A look at the day-in-the-life of those working at a L.A. car wash. Mr. B (Sully Boyar) is the owner and frets about his employees not working hard enough, but too afraid to fire any of them for fear of retribution. Behind-the-scenes he’s having an affair with his young, but plain-looking receptionist Marsha (Melanie Mayron) who in-turn is more interested in a man with money and gets excited when a well-dressed one asks her out on a date. Lonnie (Ivan Dixon) is a recently released convict working at the car wash and raising a family, but finding it hard on the salary he’s given, which Mr. B refuses to raise. Duane (Bill Duke) is a Black Muslim revolutionary now going by the name Abdullah who preaches power to the people while Mr. B’s son Irwin (Richard Brestoff) who has just graduated from college and groomed to take over the business is more interested in being a part of the working class instead.

In many ways this could be described as a precursor to Clerks with a cinema vertite feel that captures the daily experience of working a mundane job quite well. The humor is restrained and never goes over-the-top making the dialogue between the cast and the pranks they play on each other believable and like something that could play out in just about any car wash or blue collar job across the country. The disco soundtrack, which includes the iconic title tune by Rose Royce, which is actually better than the movie itself, helps add to the 70’s ambiance as well as the fact that it was filmed on-location at an actual car wash, which has since been demolished, at 610 South Rampart Boulevard in Los Angeles.

Unfortunately there’s not enough plot, or character development to hold it all together. The loosely structured approach, which initially comes off as fresh and original, eventually grows tiring without any type of genuine drama or story line to keep it compelling. There are also too many amusing bits that could’ve been strung out longer and even enhanced, but instead end up getting dropped almost as quickly as they’re introduced.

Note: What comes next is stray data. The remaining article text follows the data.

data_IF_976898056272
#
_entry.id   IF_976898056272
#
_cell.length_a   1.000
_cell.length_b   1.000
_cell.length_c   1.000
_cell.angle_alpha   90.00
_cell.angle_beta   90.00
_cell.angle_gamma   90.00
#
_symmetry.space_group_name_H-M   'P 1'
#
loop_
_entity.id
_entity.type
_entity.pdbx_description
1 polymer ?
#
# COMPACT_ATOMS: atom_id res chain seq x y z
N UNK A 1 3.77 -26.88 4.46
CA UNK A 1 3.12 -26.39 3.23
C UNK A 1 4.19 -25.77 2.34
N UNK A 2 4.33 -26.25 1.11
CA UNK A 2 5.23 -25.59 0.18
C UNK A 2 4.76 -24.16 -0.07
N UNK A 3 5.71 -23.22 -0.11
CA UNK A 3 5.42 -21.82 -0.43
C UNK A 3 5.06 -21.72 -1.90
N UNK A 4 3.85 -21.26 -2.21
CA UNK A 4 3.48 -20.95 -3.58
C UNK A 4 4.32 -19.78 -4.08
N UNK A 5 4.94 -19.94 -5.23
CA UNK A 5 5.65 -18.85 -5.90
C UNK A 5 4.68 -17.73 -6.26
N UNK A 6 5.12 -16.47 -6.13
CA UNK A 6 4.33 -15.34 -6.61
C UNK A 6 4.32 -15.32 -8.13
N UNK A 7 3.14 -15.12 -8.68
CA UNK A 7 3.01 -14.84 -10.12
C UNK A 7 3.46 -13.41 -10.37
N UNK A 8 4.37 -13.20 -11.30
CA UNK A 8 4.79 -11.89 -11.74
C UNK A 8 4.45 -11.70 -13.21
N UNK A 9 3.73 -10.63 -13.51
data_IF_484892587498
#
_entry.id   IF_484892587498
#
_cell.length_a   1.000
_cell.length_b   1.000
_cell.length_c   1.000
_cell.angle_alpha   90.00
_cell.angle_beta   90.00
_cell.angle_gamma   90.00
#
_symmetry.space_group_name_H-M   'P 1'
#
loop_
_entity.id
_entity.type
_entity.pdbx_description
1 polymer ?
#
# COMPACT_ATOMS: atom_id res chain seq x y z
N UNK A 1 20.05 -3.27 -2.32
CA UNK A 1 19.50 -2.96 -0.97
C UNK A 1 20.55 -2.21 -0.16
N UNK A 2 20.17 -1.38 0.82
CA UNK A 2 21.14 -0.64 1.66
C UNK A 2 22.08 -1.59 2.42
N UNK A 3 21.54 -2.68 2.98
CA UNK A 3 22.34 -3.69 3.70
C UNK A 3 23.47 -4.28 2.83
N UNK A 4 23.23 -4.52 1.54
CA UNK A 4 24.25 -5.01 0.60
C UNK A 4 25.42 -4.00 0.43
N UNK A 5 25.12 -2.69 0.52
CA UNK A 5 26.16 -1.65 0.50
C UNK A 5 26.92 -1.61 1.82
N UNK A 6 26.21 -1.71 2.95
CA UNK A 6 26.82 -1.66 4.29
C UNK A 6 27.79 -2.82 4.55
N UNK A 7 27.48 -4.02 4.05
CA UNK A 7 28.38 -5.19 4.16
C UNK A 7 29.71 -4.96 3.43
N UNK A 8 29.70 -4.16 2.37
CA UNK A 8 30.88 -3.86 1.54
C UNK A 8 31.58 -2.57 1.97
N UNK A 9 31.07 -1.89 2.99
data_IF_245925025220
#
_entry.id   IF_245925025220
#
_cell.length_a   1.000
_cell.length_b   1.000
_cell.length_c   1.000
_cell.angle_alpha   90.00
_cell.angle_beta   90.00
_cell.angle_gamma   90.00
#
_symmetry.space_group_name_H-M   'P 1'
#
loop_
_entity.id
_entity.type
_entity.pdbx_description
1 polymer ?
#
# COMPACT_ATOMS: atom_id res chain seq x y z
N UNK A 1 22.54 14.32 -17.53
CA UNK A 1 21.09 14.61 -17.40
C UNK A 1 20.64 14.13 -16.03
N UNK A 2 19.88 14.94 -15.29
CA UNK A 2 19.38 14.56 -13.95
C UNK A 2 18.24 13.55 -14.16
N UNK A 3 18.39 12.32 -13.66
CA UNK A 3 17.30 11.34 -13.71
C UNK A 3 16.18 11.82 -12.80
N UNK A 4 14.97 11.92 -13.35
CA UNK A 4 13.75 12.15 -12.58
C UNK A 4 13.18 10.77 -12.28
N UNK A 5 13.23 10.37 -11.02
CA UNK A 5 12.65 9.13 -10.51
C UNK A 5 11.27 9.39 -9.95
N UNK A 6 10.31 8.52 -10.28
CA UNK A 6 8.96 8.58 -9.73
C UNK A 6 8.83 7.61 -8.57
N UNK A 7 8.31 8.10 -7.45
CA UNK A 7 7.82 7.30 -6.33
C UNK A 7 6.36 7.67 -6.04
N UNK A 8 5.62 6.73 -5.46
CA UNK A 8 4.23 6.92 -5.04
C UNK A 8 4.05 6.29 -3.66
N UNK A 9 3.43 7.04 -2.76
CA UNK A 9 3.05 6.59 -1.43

The cast is filled with too many characters and it’s hard to keep track of them, or understanding why they’re needed. At most car washes I’ve been there’s usually only one employee, or maybe two at the most, to wax the car, or rub it down after it’s been through the wash, but here it takes literally 5 or 6 guys to work on one car, which seems ridiculous. Cutting the cast down would’ve helped and having it centered around one main person instead of doing the ensemble thing would’ve been even better.

The appearances of George Carlin and Richard Pryor add very little and their screen times are so brief I was surprised they even accepted the parts. I was also disappointed that Lorraine Gary’s part was so short too. She’s best known for playing Roy Schieder’s wife in the Jaws films. Here she plays a stuck-up Beverly Hills housewife who’s more concerned about how her car looks than in the fact that her young son is sick. Her haughty attitude creates a delightful culture clash and I really thought she could’ve added some funny friction had she stayed in it all the way through and I really thought she would especially after her son throws up in the car just as they are leaving the lot making me think she would’ve simply backed-up the car and had them clean out the vehicle’s interior, since they had just done the exterior seconds before, but instead she apparently just goes on driving, but who would do that?

There are also potentially interesting story lines that never get adequately explored. The affair between Mr. B. and Marsha was one of them, but another had to do with a ‘pop bottle bomber’ that was terrorizing the city. At one point the crew thinks it’s an old man (Irwin Corey) that comes into the place, but find that’s a false alarm, but it would’ve been exciting had they eventually come into contact with the real one, which could’ve added intriguing dynamics both with the characters and plot.